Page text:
The lady on the phone said in a firm voice:
You need to understand, the musical was incredible. I’ve people I want to bring to this. They need to hear this message. I’ve a list of elderly people who go to church but I know they’re not believers. Even for me, there are a few things that I’ve never understood even though I’ve been going to church most of my life.”
The lady had called because she was compelled to tell us how she felt about No Ordinary Story. The first two public performances took place a week ago. It was the culmination of three months of choir and performance rehearsals. But the musical itself stretches even further back in time—several years of conceptualization and music composition. We thank God for how far this project has come.
Perhaps the audience response can best be summed up by the standing ovation that they gave. One lady told us she was delighted because some of her family members who had came to watch were not believers yet. She said, “It’s so easy to invite unbelievers to a musical.” She went on to say she wanted her church to put up performances too.
One church leader commented, “I sat there and thought to myself… I can see this being done by other churches.”
One goal for these two performances was to see if the gospel message was presented clearly enough through the combination of the music and the story. We were very thankful to receive feedback that it was.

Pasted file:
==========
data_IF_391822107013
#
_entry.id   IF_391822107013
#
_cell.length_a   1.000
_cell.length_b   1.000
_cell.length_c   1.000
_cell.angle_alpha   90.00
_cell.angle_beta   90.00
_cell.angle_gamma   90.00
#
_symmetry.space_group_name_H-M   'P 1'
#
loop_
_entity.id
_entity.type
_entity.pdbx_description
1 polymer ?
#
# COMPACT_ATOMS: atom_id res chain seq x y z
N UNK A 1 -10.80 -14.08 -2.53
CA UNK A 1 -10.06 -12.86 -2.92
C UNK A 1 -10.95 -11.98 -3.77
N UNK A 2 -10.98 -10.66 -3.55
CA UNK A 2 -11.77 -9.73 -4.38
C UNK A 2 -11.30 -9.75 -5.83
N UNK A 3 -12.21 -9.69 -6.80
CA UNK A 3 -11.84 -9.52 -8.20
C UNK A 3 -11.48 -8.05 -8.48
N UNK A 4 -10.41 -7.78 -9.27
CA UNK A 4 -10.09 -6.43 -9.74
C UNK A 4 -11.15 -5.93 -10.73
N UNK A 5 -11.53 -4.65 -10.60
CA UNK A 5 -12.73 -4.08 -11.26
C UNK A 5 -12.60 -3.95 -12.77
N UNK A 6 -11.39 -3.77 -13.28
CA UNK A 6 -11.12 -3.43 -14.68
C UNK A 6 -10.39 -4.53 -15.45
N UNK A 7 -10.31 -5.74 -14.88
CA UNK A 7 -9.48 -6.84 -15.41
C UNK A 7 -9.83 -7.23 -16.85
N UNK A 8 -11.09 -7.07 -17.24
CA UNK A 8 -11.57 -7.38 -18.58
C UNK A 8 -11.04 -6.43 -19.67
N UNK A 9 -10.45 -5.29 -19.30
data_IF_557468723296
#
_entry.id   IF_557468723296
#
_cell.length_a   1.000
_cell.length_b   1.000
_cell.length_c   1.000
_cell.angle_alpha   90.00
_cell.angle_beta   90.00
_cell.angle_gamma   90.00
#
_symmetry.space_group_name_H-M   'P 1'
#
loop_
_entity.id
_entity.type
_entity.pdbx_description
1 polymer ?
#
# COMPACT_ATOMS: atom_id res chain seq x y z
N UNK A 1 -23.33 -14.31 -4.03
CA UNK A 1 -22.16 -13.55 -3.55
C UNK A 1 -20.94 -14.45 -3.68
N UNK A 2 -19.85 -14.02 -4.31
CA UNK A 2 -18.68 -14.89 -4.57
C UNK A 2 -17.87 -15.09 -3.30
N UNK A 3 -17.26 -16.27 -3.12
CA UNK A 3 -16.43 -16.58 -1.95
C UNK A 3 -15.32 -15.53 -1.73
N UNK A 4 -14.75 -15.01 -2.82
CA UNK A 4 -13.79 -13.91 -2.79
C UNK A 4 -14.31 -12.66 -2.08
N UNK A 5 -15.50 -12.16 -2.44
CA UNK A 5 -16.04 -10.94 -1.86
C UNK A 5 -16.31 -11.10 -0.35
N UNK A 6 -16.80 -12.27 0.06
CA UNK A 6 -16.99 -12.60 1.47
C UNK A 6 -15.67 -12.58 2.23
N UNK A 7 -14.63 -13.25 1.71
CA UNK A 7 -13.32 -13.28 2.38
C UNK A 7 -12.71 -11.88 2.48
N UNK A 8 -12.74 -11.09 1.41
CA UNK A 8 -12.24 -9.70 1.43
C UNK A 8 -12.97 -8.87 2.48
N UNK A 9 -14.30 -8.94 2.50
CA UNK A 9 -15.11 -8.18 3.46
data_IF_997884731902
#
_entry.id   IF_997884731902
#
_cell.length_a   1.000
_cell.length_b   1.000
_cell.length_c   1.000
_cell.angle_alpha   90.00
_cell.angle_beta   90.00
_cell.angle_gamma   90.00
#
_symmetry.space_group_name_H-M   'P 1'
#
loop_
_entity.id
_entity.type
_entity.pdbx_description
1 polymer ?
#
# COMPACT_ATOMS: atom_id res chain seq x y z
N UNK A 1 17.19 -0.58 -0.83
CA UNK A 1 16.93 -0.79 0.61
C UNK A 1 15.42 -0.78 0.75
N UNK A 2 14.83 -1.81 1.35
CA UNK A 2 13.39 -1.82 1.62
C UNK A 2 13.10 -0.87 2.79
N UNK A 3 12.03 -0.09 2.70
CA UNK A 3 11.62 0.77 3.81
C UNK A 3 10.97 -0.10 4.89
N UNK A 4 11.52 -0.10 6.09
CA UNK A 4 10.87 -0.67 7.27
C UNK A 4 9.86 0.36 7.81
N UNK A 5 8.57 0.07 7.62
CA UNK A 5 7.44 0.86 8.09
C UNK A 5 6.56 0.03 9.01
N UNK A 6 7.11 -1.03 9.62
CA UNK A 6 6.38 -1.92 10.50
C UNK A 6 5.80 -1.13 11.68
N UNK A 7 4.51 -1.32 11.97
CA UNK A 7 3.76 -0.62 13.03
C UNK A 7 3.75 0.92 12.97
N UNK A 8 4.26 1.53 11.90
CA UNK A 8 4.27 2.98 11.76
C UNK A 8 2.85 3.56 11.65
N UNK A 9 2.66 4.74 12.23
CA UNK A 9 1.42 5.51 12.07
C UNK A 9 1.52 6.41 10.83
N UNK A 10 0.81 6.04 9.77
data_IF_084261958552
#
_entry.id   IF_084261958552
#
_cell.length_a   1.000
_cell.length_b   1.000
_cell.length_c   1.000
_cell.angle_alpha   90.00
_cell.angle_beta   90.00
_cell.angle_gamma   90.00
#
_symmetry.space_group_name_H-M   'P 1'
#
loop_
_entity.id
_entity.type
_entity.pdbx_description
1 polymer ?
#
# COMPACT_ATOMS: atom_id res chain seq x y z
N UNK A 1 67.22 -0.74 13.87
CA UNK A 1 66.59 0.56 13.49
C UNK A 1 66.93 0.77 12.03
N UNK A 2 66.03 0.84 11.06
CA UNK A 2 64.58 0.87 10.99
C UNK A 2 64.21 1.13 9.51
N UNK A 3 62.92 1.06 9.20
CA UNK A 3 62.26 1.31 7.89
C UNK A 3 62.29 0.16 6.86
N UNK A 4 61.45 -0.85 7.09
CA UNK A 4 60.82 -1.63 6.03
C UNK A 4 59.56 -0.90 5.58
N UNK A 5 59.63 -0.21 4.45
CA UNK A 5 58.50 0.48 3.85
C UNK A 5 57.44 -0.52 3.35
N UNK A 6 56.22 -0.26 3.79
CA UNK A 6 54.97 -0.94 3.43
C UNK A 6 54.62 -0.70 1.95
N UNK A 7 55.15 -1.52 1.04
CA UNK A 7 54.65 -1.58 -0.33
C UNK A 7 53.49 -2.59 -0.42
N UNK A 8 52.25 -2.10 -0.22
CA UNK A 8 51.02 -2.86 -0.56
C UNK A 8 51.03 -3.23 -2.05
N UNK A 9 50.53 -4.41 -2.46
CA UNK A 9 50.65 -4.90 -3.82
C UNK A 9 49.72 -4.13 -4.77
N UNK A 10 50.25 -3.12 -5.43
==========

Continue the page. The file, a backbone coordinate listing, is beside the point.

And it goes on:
This was the clearest gospel presentation I’ve been through in a single sitting,” said one gentleman.
One immigrant woman explained, “In my country, you don’t understand the gospel like this. It’s so beautifully knitted together.”
Another commented, “The message was very clear… It was powerful.”
A second goal for the musical was to model for believers, a simple, non-arm twisting way of communicating the gospel message to a friend. The main character, Michael, represents an ordinary believer having a conversation with two people on a train. When some audience members watched how Michael engaged the other characters, a sense of excitement grew in their hearts.
That was so easy to understand. For the longest time I didn’t know how to share the gospel but after watching this, I know!” said a lady.
Another man quipped, “It helped me get ideas on how I can share the gospel!”
These were just a handful of the positive comments that we’ve received. During the two performances, we could see the eyes of young and old riveted to the stage. We knew the performance wasn’t technically perfect. But it was the simplicity and the clarity of the gospel message that was moving hearts.
Pray with us as we evaluate the feedback and proceed to the next stage. We are now working towards finalizing the scores and script and producing the concept album CD. With these components, churches around the world can stage performances of the musical. They will be able to use this resource as an exciting way to share the gospel.
Compared to inviting an unbelieving friend to a Bible study, an invitation to watch a musical requires a much shorter time commitment. After watching it, he or she will likely have a much better understanding of the gospel message. In fact, the person may have enough understanding to come to faith in Christ.
One audience member said, “Are you doing this again? You have to perform this again!” The Lord willing, we pray this will be the start of many performances around the world. Pray with us that this musical will be a very useful resource in bringing the good news to those who are reluctant to read or a attend a study but who will happily attend a musical performance.
(If you would like to help us complete this project, check to see how you can contribute your time and talent.
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